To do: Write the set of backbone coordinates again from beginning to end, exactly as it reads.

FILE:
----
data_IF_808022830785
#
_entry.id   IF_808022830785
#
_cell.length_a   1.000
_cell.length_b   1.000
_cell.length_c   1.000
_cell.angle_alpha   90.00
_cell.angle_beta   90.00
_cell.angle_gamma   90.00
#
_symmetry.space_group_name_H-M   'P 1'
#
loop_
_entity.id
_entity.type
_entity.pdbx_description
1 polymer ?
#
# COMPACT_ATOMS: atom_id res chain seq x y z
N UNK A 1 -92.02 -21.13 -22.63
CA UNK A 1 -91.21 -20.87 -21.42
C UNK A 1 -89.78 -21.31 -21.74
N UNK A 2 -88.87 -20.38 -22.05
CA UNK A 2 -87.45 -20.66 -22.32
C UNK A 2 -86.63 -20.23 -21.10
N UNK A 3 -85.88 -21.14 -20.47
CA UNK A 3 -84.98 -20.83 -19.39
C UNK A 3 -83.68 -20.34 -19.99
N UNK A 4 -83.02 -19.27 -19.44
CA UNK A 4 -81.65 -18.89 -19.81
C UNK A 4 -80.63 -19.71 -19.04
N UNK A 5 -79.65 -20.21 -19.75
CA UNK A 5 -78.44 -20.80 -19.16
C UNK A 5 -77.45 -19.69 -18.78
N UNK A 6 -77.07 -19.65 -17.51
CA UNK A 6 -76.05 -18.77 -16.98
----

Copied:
data_IF_808022830785
#
_entry.id   IF_808022830785
#
_cell.length_a   1.000
_cell.length_b   1.000
_cell.length_c   1.000
_cell.angle_alpha   90.00
_cell.angle_beta   90.00
_cell.angle_gamma   90.00
#
_symmetry.space_group_name_H-M   'P 1'
#
loop_
_entity.id
_entity.type
_entity.pdbx_description
1 polymer ?
#
# COMPACT_ATOMS: atom_id res chain seq x y z
N UNK A 1 -92.02 -21.13 -22.63
CA UNK A 1 -91.21 -20.87 -21.42
C UNK A 1 -89.78 -21.31 -21.74
N UNK A 2 -88.87 -20.38 -22.05
CA UNK A 2 -87.45 -20.66 -22.32
C UNK A 2 -86.63 -20.23 -21.10
N UNK A 3 -85.88 -21.14 -20.47
CA UNK A 3 -84.98 -20.83 -19.39
C UNK A 3 -83.68 -20.34 -19.99
N UNK A 4 -83.02 -19.27 -19.44
CA UNK A 4 -81.65 -18.89 -19.81
C UNK A 4 -80.63 -19.71 -19.04
N UNK A 5 -79.65 -20.21 -19.75
CA UNK A 5 -78.44 -20.80 -19.16
C UNK A 5 -77.45 -19.69 -18.78
N UNK A 6 -77.07 -19.65 -17.51
CA UNK A 6 -76.05 -18.77 -16.98